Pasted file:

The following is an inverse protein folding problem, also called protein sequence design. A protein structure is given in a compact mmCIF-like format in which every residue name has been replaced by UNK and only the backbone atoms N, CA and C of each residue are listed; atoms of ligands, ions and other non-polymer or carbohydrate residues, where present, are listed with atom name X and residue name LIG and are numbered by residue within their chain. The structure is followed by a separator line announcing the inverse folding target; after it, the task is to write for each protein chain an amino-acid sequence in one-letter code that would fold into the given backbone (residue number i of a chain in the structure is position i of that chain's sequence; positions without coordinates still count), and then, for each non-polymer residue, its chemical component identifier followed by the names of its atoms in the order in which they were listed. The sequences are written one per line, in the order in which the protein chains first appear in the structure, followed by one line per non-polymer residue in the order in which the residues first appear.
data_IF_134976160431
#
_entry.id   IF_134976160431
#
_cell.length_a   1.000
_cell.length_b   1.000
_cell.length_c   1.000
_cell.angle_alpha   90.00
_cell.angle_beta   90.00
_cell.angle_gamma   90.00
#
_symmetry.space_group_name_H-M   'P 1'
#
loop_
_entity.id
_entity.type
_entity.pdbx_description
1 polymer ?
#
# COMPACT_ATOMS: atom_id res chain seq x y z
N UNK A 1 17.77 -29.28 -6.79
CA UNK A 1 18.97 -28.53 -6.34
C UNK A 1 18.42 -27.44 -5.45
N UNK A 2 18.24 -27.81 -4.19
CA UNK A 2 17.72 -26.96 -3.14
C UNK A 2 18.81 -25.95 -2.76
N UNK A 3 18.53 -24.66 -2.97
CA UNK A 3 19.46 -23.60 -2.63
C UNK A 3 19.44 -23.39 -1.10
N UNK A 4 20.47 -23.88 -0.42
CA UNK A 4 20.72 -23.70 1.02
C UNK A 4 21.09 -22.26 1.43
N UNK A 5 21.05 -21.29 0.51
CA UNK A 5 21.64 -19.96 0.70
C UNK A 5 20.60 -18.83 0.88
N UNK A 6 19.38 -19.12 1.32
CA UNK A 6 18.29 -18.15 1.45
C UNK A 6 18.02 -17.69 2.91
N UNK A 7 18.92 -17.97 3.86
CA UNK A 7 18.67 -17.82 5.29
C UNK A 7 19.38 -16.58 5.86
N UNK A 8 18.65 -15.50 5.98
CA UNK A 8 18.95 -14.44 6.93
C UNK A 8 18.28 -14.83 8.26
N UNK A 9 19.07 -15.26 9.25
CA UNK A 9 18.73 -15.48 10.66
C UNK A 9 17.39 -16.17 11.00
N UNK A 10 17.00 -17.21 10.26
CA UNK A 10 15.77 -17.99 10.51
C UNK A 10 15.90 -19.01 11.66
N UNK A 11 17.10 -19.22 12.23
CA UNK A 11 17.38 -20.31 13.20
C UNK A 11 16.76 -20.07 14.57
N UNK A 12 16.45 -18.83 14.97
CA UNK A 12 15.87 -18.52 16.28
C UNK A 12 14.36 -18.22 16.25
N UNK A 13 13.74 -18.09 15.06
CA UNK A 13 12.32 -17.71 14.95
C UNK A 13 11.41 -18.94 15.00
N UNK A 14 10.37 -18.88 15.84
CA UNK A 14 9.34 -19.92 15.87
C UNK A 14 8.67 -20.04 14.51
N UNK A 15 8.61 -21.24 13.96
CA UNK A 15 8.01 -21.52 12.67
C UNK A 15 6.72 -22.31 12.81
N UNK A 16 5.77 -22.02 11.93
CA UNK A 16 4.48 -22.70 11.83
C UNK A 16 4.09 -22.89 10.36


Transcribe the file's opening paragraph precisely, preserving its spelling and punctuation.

The following is an inverse protein folding problem, also called protein sequence design. A protein structure is given in a compact mmCIF-like format in which every residue name has been replaced by UNK and only the backbone atoms N, CA and C of each residue are listed; atoms of ligands, ions and other non-polymer or carbohydrate residues, where present, are listed with atom name X and residue name LIG and are numbered by residue within their chain. The structure is followed by a separator line announcing the inverse folding target; after it, the task is to write for each protein chain an amino-acid sequence in one-letter code that would fold into the given backbone (residue number i of a chain in the structure is position i of that chain's sequence; positions without coordinates still count), and then, for each non-polymer residue, its chemical component identifier followed by the names of its atoms in the order in which they were listed. The sequences are written one per line, in the order in which the protein chains first appear in the structure, followed by one line per non-polymer residue in the order in which the residues first appear.